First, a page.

steve sartori
Tanya Howell is one of this year's Vivian Teal Howard Scholars. Recipients are selected, in part, for their interest in working with the community.

One morning, Loretta McBride picked up a newspaper and found herself disheartened by the grim accounts of poverty and injustice. From that day on, her life changed. "I couldn't accept how bad things were," McBride recalls. "I had an overwhelming urge to help people."
      McBride took a job with the Onondaga County Health Department and worked part time on an undergraduate degree in social work. A single mother of two, she juggled the courseload around an already busy schedule. Looking back, McBride laughs at her ambition. "I can't even tell you how I got this far," she says. "It was difficult to find a balance at first. I just made a decision that this is a time for working. "
      McBride and Tanya Howell, both graduate students, are the 1998-99 recipients of the School of Social Work's Vivian Teal Howard Scholarships. The scholarships, established in 1994 in memory of the late associate dean, are awarded annually to two of the school's students. Often they are students who return to school after a long break, are changing careers, or willingly share their talents with the greater community.
      Like McBride, Howell came to SU with a desire to change the world around her. That motivation grew from experiences in her Bronx neighborhood. "I saw a lot of injustice growing up," Howell says. "Studying social work seemed like a good way to give back to the community. The faculty challenged us to question what is unjust."
      Both women say field work augmented their classroom studies. McBride interned at the Veterans Administration Hospital in Syracuse. In working with the primary care outpatient team, she saw how her work fit in with the hospital's other services.
      Howell volunteered at the Southwest Community Center and Planned Parenthood in Syracuse, and interned with SU's Center for Community Alternatives. "I want to open a holistic community center—that's my long-term goal," she explains. "I would like to go back to the Bronx, but wherever the need is, that's where I'll be."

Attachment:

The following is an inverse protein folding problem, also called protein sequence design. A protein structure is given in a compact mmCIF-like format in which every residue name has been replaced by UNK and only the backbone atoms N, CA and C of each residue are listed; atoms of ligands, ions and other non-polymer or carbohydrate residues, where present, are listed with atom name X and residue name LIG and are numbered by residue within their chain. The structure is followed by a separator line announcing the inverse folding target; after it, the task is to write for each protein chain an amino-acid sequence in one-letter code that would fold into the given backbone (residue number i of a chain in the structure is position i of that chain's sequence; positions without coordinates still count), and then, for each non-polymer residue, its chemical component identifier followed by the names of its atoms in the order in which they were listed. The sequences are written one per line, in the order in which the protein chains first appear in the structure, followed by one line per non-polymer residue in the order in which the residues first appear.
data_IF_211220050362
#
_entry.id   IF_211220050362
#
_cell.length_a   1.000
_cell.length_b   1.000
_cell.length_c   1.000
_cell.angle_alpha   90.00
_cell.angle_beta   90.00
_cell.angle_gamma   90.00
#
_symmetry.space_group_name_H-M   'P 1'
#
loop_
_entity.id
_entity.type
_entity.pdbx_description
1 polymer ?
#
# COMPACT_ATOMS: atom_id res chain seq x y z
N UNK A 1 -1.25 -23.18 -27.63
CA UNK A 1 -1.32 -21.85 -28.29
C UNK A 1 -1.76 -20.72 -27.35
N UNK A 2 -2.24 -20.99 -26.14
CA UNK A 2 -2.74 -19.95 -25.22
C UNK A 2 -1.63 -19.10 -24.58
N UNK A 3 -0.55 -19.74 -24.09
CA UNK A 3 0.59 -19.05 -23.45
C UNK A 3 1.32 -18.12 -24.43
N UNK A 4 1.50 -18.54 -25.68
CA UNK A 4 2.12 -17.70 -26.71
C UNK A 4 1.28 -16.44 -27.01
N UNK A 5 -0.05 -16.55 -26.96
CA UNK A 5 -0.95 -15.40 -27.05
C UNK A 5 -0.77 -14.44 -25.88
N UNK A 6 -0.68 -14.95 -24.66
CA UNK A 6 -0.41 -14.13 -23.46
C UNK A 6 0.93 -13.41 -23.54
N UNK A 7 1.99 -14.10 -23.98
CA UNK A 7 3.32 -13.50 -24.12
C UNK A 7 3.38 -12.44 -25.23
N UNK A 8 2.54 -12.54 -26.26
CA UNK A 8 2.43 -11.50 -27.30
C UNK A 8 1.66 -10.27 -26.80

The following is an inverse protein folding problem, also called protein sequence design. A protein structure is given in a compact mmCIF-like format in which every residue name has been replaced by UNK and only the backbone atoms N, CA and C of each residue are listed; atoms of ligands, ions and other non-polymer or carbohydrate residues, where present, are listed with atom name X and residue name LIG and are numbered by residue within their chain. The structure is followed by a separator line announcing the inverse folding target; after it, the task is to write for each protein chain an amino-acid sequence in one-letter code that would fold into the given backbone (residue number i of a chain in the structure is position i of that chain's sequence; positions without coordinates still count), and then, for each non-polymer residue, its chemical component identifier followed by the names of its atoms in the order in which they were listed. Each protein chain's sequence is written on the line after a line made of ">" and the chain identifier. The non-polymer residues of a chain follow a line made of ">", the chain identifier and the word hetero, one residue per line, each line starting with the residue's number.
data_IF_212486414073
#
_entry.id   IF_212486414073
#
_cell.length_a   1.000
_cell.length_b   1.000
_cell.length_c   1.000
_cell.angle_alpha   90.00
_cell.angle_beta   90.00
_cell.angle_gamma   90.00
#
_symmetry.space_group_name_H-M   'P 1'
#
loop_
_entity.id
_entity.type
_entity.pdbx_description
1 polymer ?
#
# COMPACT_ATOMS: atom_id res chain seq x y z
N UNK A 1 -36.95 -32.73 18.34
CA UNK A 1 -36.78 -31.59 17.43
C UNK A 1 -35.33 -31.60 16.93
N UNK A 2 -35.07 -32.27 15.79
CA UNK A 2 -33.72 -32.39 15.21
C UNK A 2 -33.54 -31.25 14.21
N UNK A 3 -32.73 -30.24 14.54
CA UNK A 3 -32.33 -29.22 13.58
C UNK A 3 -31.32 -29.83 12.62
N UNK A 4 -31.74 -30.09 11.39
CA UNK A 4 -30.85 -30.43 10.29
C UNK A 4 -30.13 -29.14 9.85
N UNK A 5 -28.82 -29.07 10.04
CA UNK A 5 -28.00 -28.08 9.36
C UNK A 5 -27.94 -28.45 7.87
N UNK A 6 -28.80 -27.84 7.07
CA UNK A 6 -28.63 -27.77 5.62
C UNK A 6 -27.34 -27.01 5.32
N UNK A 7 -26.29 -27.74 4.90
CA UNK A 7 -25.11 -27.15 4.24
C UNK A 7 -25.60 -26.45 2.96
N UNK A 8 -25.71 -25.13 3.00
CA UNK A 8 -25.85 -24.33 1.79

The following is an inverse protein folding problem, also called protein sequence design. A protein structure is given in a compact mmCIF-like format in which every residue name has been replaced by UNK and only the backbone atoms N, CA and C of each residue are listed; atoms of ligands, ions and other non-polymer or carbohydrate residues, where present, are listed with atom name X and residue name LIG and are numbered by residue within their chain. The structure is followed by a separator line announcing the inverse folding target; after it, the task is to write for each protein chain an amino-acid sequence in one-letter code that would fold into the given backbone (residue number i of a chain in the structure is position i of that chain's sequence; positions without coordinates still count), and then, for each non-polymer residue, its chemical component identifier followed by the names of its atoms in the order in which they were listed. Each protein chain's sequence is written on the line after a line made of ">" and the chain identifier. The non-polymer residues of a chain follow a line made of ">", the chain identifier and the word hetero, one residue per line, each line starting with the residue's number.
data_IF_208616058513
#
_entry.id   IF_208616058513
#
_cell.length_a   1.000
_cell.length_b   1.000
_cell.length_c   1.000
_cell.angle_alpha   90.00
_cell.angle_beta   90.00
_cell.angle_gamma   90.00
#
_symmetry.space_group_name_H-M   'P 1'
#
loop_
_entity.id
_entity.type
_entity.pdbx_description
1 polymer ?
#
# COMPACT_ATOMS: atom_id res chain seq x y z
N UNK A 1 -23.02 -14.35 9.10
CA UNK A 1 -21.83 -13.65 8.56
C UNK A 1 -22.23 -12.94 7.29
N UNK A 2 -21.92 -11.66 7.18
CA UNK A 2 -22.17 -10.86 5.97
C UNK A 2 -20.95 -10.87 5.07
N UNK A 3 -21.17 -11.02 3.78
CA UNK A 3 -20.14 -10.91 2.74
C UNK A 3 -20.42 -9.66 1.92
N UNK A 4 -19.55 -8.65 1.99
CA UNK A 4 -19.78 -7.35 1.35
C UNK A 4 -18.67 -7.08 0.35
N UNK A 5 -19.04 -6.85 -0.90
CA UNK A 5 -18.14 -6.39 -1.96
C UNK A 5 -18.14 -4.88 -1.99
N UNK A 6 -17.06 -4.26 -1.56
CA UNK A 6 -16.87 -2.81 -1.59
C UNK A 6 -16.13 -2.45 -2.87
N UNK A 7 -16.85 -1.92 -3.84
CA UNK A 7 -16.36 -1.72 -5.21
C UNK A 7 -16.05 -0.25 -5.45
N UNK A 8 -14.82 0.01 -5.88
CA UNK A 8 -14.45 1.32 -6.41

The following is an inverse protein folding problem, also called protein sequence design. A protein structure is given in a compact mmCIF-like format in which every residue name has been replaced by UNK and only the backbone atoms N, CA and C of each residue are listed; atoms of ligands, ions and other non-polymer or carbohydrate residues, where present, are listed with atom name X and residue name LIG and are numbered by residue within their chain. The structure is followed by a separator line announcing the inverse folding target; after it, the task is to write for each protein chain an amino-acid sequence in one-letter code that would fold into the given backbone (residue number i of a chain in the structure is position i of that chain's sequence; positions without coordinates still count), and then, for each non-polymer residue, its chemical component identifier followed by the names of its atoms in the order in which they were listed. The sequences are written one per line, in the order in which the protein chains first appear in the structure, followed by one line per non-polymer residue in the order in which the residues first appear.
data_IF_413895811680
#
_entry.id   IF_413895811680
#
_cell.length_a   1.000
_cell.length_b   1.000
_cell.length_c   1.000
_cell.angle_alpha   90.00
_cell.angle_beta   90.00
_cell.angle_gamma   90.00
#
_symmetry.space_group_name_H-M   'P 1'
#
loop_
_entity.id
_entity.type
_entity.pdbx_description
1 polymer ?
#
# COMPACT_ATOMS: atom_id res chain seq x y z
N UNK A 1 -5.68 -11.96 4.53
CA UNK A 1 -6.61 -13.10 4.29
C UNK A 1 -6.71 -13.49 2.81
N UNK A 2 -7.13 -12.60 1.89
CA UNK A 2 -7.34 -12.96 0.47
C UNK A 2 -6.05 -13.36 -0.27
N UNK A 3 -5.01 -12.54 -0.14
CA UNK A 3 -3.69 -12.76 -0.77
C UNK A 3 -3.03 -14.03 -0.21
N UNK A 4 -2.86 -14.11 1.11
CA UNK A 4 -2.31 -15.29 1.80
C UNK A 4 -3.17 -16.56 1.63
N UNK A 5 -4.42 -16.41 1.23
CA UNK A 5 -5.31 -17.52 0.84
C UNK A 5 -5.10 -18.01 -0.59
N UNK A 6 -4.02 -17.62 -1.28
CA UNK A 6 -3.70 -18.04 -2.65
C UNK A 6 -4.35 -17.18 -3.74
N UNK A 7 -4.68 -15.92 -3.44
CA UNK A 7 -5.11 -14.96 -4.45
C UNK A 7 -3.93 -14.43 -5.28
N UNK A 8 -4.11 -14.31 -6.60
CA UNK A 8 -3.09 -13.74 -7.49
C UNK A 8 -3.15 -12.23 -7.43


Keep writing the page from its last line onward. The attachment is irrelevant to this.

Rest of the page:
Howard's husband, the Rev. Larry Howard G'93, says the scholarships are a fitting tribute to his wife and those who knew her. "It's a part of us, and it is a way of tying the University and the School of Social Work, in particular, to the immediate community."
                                                                                                                                    —TAMMY CONKLIN



At 4 p.m. on a Tuesday, young women trickle into a Crouse College rehearsal room. They form a semi-circle and focus their attention on the petite, dark-haired woman at the center, Barbara Tagg. Instantly, whatever they were doing before they arrived is forgotten.
                              steve sartori
The Syracuse University Women's Choir, decked in formal recital attire, performs at Crouse College.

      Tagg, conductor of the Syracuse University Women's Choir, leads the women through a myriad of vocal exercises. A consummate professional, she takes her work with the choir seriously and expects the singers to do the same. The approach works. "She wants us to be proud of our singing," says sophomore Alison Potoma. "We always start rehearsal with a warm-up that unifies the group. We listen to each other to find just the right blend of voices and volume."
      Tagg says the first documented existence of a women's group on campus was the Lady's Glee Club, a photo of which appears in the 1893 Onondagan. By 1922, it was one of the largest ensembles on the Hill. In the decades that followed, participation was sporadic. In the early 1990s, the Women's Glee Club was combined with the men's. The experiment was short-lived, and the two clubs were separated in 1993. Tagg assumed conducting duties in 1996 and dropped the glee club moniker.
      While the choir is open to all SU women and there are no auditions, freshman voice major Julie Viscardi, the group's treasurer, says the women's choir has no shortage of experienced singers. "Many of these people have been in choirs before, so they know what they are doing," she says. Splinter groups challenge the more accomplished voices. Viscardi, a member of the select a cappella group, the Mandarins, says that outlet balances her efforts with the larger choir.
      Potoma and junior Laura Santilli were selected to participate in this year's National Honors Women's Choir, which performed at the American Choral Directors Association convention in Chicago. "For two of our women to be selected is an amazing accomplishment," says Tagg.
      Potoma bases her participation in the women's choir on simpler pleasures. "It's an excellent chance to meet new people, learn great music, and have a lot of fun," she says.
                                                                                    —TAMMY CONKLIN

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